Naturally not much can happen without effort. But great communication campaign need not use large budgets. Of course a budget gives you more options and, if used correctly, a higher likelihood of success. But more than money the right idea and execution is what a creative campaign is about.

Look at our catalogue of cases from the EU here. These cases have very varied compositions and budgets – some have been extremely succesfull – some perhaps more modest. But consider your different assets before you try describe which tools to use, where and how.

Organisational assets might be a mailing list. Members in an organisation. A strong partner with an annual, relevant conference. A government program to support causes like yours – assets might have many forms, but take some time to think about which channels and opportunities you might be able to use.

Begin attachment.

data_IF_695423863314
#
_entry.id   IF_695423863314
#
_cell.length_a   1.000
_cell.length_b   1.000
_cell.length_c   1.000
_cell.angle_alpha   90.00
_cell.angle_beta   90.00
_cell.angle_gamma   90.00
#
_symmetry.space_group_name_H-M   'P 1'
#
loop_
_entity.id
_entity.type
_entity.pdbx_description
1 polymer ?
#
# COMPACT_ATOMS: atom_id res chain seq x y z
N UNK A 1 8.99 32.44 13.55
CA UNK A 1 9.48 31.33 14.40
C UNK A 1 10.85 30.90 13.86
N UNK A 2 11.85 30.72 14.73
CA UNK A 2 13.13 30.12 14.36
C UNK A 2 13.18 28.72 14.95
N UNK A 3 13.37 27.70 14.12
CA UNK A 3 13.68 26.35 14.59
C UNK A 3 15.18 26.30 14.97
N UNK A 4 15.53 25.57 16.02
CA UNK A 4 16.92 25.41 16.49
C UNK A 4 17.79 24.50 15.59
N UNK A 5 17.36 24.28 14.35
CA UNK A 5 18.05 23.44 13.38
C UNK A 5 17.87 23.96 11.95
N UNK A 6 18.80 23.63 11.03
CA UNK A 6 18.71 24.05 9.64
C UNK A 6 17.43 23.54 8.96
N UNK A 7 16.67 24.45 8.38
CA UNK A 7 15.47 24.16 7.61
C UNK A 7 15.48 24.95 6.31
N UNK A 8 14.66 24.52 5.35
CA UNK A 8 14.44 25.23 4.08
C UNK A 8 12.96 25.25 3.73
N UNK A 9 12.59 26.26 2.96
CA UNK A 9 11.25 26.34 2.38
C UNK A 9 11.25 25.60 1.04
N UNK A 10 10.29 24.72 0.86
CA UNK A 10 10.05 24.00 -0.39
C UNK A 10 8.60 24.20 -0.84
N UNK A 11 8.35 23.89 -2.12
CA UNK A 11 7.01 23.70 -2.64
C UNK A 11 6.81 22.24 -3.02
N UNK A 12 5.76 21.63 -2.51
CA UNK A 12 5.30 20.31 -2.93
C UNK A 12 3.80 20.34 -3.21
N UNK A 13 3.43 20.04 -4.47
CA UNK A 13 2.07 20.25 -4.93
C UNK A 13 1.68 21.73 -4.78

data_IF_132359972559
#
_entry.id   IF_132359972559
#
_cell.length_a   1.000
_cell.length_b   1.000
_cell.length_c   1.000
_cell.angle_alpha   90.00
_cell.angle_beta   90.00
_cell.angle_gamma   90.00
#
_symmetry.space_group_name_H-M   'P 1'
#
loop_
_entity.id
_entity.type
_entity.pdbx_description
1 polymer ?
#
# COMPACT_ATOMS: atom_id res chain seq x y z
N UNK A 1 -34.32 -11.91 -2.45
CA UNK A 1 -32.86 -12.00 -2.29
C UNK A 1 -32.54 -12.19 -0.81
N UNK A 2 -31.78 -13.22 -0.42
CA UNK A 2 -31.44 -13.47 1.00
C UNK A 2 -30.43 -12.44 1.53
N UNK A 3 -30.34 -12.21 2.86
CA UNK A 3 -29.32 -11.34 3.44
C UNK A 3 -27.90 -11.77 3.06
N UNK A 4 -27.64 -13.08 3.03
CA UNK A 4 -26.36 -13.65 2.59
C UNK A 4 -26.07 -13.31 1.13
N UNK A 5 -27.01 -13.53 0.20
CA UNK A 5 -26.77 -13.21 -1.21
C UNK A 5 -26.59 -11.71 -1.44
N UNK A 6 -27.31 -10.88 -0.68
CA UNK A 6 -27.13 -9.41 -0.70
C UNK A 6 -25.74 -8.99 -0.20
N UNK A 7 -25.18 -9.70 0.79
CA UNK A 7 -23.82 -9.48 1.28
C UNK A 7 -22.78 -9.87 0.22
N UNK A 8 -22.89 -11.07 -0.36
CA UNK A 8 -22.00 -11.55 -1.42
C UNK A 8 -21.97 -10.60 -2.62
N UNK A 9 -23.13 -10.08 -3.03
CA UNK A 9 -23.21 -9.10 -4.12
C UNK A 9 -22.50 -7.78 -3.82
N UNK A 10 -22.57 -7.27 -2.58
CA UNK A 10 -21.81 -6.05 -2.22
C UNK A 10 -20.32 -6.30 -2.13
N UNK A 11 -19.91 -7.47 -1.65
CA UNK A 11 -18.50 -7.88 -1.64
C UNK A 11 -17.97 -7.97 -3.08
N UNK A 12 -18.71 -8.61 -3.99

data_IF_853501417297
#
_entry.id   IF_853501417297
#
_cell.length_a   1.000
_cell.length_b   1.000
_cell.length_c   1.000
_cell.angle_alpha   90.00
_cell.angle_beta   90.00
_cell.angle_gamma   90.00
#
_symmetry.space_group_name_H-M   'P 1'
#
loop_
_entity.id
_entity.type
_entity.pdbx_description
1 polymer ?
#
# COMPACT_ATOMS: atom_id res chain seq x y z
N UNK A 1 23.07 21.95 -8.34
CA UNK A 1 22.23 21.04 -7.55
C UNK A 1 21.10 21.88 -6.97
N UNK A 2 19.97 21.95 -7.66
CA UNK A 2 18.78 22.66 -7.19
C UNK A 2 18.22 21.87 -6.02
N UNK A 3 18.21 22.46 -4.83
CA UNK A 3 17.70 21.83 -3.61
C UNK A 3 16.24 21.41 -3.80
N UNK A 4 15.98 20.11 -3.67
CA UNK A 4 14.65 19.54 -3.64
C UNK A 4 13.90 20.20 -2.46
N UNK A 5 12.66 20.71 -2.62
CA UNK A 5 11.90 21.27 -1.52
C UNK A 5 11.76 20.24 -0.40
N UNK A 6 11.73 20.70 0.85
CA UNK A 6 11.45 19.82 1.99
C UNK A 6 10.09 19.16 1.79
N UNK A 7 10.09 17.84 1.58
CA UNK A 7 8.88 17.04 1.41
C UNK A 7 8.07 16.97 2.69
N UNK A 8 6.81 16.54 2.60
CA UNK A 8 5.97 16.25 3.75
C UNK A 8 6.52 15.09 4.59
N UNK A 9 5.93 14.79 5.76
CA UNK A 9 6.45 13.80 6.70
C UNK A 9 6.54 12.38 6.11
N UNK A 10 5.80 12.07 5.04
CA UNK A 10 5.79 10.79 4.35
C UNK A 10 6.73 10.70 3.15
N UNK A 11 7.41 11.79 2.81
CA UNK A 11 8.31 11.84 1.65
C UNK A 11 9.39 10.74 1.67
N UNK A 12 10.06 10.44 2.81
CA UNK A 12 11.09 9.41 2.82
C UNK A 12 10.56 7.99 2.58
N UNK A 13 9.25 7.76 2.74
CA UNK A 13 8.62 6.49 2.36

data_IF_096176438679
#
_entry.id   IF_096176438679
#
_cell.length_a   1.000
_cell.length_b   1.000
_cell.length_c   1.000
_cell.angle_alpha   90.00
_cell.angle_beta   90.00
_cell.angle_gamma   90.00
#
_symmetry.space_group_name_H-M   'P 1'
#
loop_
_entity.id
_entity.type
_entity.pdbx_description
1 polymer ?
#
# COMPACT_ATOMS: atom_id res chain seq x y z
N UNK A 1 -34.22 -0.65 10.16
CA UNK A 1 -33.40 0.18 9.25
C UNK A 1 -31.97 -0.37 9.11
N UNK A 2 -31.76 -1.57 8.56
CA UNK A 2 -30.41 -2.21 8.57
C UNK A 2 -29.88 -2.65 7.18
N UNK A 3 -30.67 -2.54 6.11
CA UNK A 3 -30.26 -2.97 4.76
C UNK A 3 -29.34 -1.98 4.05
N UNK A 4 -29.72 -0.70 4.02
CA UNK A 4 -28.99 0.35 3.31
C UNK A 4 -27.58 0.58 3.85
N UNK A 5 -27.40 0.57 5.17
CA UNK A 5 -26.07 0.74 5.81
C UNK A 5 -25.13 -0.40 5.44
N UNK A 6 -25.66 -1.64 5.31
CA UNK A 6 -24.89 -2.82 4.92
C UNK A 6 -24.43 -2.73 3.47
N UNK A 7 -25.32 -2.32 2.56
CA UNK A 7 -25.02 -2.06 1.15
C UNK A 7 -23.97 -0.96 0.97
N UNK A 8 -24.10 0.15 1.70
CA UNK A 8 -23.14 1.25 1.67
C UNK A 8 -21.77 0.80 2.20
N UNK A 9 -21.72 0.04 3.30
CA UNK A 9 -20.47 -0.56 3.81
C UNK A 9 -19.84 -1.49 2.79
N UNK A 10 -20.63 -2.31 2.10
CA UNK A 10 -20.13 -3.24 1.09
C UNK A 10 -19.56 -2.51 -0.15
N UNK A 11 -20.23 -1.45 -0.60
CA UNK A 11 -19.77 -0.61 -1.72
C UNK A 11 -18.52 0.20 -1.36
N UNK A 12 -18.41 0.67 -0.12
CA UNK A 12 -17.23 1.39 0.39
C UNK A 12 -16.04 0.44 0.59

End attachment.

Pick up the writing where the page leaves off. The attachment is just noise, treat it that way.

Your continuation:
3. Talk to partners/networks
Are they planning similar – do their plans conflict with yours? Are there similar initiatives at a local og European level (if you didn’t see is as an asset, why not – perhaps to narrow a scope)?Your idea about a campaign might fit well with other intentions and initatives and could/should perhaps be coordinated to not overlap too much or risk create useless noise instead of understanding. Or your idea might not fit well – but then you would be better able to compensate accordingly if you still would like to go ahead.
4. Consider your message/messages
When using multiple tools and channels, choosing a single message or recognizable slogan becomes more important. Campaigns does not always use the same message or slogan, but more often than not try to use messages, word, or content of similar nature to also allow the target audience to also recognize the same message multiple times.

In the development of your campaign, the ability to state the message clearly will both help you decide types of tools, images, words etc. – and help your audience recieve the message. The message would probably not be the same as the sentence you stated to begin with (see above) – but the intent and the message should of course be very strongly linked.D